On Sleep

I’ve always needed more than the average amount of sleep. I get tired very easily and usually, if I miss an hour or two of sleep, I feel like other people do when they pull an all-nighter. When I get moderately tired, I feel it more than most people — I feel deeply nauseous and poundingly groggy as if I have a severe hangover. This has always been frustrating to me and has felt unfair — especially when I was younger, I simply could not keep up with everyone else. I particularly remember when I went to Italy on a study abroad program the summer after my freshman year. We had classes every morning at eight, but of course all stayed out partying all night every night. The other students kept this routine for the full five weeks and did not seem to be at all bothered. I tried to do the same, but I could not manage it. I had to bow out hours before the others at night, and even so, I was so exhausted in class that I couldn’t keep from falling asleep in my chair and listing sideways with my head pointed down toward the floor. The professor — who could not stand me because of this behavior — would habitually wake me up right before I fell out of my chair.

I was at one point diagnosed with a sleep disorder called UARS, but I don’t really think that’s my issue, and I’ve never been retested. The CPAP machine made no difference.

Because of this, I was pretty worried about having a baby. I was afraid I would lose my mind, or fall asleep so deeply that the baby couldn’t wake me, or just be too tired to care for her properly. None of that happened, although in the first month after her birth, I don’t think I could have gotten through it if my Mom hadn’t been here to look after her to let me take five hour naps sometimes. After that, though, I got used to Edith’s very regular cycle of three hour phases through the night and I felt almost functional on that schedule, and now she usually sleeps for a five hour stretch, a three hour stretch, and then sometimes another hour or so, plus feeding and getting her back to sleep takes around 40 minutes now (whereas it used to take more like 90), and I sleep for probably around seven hours per night. I feel remarkably alert for someone who normally needs stimulants to power through on less than nine hours.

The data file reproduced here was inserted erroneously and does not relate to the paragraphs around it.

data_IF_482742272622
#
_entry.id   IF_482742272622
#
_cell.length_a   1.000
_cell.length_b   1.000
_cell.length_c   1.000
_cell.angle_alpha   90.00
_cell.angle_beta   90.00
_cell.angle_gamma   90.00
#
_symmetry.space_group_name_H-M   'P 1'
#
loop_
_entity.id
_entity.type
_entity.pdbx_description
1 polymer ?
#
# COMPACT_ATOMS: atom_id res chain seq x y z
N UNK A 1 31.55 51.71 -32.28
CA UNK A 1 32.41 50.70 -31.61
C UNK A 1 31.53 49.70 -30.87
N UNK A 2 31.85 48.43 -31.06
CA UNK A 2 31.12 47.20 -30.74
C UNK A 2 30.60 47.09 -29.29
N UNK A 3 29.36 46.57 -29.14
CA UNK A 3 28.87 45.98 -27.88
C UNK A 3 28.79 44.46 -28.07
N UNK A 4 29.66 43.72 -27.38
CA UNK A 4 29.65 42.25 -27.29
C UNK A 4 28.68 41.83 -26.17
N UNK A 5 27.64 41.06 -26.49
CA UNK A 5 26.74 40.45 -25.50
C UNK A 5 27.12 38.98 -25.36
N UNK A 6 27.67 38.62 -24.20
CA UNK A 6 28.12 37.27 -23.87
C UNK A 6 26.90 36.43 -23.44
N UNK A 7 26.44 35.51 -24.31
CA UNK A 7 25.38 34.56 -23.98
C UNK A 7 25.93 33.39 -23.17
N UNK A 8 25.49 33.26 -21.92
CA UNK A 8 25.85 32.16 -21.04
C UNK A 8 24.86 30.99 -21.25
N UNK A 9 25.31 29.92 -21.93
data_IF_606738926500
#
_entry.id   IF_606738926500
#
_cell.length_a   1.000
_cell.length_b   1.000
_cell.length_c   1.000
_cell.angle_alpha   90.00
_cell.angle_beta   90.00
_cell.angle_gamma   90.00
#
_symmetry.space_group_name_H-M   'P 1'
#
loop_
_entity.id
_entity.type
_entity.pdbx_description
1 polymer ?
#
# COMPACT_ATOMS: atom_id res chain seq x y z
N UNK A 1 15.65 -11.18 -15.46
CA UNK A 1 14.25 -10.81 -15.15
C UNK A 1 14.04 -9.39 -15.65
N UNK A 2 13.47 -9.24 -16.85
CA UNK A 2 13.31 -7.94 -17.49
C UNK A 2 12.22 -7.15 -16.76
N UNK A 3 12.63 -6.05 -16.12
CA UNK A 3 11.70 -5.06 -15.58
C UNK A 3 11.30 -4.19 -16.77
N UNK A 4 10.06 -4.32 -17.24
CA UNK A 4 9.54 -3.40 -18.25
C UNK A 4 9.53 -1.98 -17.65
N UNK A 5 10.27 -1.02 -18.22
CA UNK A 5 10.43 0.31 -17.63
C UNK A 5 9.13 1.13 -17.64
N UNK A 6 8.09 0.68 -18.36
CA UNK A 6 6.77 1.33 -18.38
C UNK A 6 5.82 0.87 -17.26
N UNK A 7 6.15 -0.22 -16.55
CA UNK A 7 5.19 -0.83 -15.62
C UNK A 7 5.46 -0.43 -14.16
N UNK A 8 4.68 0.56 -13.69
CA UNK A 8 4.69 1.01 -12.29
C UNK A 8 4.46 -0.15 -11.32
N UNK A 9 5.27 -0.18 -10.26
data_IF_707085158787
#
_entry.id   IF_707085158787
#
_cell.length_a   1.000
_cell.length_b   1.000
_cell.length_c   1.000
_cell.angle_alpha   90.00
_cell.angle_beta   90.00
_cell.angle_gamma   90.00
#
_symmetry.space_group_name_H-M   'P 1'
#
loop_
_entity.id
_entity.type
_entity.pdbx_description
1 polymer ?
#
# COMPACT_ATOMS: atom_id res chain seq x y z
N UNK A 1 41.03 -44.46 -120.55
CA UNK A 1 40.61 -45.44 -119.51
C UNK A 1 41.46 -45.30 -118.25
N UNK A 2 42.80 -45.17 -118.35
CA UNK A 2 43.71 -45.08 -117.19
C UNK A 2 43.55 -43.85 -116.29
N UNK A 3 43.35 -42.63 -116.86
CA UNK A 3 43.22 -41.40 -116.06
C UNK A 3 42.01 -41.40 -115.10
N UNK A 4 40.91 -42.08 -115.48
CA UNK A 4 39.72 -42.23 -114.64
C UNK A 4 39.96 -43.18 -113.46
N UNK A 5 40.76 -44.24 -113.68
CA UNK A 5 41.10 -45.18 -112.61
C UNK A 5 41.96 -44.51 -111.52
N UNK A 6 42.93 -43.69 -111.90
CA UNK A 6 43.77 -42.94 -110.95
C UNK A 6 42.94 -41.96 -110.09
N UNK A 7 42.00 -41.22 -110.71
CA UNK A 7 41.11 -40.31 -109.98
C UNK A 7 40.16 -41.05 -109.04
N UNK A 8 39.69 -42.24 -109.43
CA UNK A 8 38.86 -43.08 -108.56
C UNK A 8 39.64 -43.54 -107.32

Of course, I’m not working right now, and so I don’t have to do anything cognitively complex during the day. When I think about doing my job while feeling like I feel right now, I want to curl up into a ball and cry. Surely Edith will be sleeping better at six months when I go back? How do other women do it? Most American women have to go back to work in under a month. I can’t fathom it.

Anyway, I have never understood people who say things like, “if I have to pick between sleep or x, I’m going to do x.” To me, these are like people who say, “I forgot to eat today.” It just does not compute with my experience of having a human body. So I have been shocked to find that having an infant has turned me into one of those people.

These days I typically have to pick between going for a run and taking a nap, and I often choose running, because it energizes me more than the bit of extra sleep would (which just makes me feel groggy). In particular, sunshine and getting out of the house for a bit makes me feel refreshed and happier than a nap would do.

At night, when Edith is sleeping I sometimes stay up for an extra two hours reading an especially interesting book even though I really need that time to sleep, because I don’t have uninterrupted time during the day and I just really want to, and weirdly, I don’t feel that much more tired the next day than I do when I go right to sleep when she does.